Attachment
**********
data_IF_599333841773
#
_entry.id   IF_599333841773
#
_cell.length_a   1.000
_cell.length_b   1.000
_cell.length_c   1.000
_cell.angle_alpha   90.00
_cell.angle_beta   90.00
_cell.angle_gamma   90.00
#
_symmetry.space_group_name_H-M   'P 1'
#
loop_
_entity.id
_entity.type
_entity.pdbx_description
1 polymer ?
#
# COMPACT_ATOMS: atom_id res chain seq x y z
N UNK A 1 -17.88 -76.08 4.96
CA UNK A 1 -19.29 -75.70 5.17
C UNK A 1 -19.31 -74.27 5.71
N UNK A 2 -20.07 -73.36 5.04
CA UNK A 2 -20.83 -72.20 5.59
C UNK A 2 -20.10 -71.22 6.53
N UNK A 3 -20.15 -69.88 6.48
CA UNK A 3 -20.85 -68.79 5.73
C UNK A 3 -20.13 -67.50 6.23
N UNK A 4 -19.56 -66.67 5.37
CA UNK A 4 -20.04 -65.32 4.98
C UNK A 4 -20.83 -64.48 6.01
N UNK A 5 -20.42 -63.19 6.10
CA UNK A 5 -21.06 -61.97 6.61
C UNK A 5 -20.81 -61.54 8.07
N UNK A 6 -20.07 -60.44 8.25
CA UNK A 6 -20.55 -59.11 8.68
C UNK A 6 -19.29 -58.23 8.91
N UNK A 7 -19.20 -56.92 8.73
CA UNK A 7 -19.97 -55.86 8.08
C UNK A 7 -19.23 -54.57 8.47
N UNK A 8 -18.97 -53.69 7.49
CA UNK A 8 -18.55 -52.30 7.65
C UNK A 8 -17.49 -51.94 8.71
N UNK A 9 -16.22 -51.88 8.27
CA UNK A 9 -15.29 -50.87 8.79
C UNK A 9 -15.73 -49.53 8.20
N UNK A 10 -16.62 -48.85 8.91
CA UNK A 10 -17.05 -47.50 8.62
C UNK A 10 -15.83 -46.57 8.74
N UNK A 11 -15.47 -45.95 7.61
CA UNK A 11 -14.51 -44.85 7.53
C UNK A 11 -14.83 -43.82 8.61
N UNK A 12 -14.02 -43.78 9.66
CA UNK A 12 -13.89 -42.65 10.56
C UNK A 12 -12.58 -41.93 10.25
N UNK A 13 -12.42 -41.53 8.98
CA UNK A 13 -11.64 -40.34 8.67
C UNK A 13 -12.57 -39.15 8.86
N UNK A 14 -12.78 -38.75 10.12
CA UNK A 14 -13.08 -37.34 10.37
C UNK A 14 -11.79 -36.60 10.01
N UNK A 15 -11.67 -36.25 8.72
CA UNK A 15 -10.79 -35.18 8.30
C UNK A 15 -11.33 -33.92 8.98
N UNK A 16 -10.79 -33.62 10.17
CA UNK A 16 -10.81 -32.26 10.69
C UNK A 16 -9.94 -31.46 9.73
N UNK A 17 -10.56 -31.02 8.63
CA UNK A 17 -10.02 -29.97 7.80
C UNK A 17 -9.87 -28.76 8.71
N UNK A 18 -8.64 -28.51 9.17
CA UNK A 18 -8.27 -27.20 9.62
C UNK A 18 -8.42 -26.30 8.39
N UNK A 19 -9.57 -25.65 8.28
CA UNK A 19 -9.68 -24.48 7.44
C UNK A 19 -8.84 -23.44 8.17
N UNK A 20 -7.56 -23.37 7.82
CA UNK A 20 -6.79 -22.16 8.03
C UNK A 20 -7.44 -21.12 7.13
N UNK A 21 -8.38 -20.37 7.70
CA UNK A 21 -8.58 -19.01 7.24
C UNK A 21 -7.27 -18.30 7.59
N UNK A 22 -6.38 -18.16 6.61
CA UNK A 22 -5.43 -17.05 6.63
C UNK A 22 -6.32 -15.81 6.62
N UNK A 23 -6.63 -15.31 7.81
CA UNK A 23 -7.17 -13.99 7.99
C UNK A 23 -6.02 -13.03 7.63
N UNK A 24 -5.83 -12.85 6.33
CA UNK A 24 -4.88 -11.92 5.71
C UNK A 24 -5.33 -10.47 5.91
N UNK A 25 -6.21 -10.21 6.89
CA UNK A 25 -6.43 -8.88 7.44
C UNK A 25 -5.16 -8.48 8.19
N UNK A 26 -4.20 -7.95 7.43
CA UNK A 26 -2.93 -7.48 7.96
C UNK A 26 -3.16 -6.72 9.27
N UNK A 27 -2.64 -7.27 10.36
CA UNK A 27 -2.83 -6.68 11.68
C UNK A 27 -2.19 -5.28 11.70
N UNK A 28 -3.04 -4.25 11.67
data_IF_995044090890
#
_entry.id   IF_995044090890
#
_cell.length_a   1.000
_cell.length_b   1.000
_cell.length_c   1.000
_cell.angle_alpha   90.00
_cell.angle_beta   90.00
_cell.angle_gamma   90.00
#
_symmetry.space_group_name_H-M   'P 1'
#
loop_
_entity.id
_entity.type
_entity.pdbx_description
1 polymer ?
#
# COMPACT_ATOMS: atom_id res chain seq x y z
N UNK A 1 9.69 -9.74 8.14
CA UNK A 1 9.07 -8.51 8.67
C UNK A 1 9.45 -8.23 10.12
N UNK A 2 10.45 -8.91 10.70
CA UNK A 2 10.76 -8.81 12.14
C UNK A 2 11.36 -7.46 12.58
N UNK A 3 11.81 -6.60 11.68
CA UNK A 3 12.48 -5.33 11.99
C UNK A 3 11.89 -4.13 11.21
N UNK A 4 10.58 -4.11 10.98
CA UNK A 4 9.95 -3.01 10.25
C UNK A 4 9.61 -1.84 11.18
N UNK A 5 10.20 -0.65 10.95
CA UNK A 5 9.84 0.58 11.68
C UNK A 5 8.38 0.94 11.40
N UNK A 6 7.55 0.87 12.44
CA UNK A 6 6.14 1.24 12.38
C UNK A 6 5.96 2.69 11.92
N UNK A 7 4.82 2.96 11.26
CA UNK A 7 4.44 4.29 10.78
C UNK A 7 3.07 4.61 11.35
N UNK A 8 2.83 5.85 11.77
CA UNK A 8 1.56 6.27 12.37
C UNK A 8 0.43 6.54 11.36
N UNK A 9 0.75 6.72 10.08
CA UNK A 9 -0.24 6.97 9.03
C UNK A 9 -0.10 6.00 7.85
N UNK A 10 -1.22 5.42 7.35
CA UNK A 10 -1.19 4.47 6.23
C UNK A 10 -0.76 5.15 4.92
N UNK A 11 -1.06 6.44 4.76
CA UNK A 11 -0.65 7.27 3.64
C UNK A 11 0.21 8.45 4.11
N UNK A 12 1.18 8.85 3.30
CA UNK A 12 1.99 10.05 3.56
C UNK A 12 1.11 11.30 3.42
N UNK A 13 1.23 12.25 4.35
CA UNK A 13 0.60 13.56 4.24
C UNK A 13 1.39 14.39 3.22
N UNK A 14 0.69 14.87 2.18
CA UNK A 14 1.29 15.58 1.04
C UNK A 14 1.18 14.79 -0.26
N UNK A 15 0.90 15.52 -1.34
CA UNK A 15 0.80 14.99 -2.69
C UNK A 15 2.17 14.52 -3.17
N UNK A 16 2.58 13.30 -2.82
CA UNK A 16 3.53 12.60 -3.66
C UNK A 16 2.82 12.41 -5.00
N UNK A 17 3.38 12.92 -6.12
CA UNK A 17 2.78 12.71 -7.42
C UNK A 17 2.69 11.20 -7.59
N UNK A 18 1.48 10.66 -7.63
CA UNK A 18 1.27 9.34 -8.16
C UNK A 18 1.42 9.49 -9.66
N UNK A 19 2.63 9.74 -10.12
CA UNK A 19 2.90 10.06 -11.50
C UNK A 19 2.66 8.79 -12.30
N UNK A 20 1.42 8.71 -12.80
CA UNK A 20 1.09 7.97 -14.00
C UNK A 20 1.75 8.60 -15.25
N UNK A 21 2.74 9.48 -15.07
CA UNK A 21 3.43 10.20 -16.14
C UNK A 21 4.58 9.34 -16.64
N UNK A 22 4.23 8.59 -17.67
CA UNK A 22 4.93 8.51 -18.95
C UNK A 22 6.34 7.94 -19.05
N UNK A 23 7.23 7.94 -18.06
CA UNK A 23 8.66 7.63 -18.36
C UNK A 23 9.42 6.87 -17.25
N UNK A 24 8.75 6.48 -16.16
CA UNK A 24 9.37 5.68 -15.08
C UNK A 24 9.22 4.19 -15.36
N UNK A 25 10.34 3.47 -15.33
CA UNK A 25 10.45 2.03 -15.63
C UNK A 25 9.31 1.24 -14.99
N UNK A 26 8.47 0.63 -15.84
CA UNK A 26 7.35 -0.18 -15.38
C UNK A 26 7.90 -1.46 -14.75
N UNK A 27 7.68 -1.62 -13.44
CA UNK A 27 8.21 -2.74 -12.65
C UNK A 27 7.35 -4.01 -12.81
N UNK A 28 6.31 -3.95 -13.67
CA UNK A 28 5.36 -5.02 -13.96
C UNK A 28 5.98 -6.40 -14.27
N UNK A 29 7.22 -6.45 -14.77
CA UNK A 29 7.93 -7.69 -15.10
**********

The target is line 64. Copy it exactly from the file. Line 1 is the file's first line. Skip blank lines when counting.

CA UNK A 15 -10.79 -35.18 8.30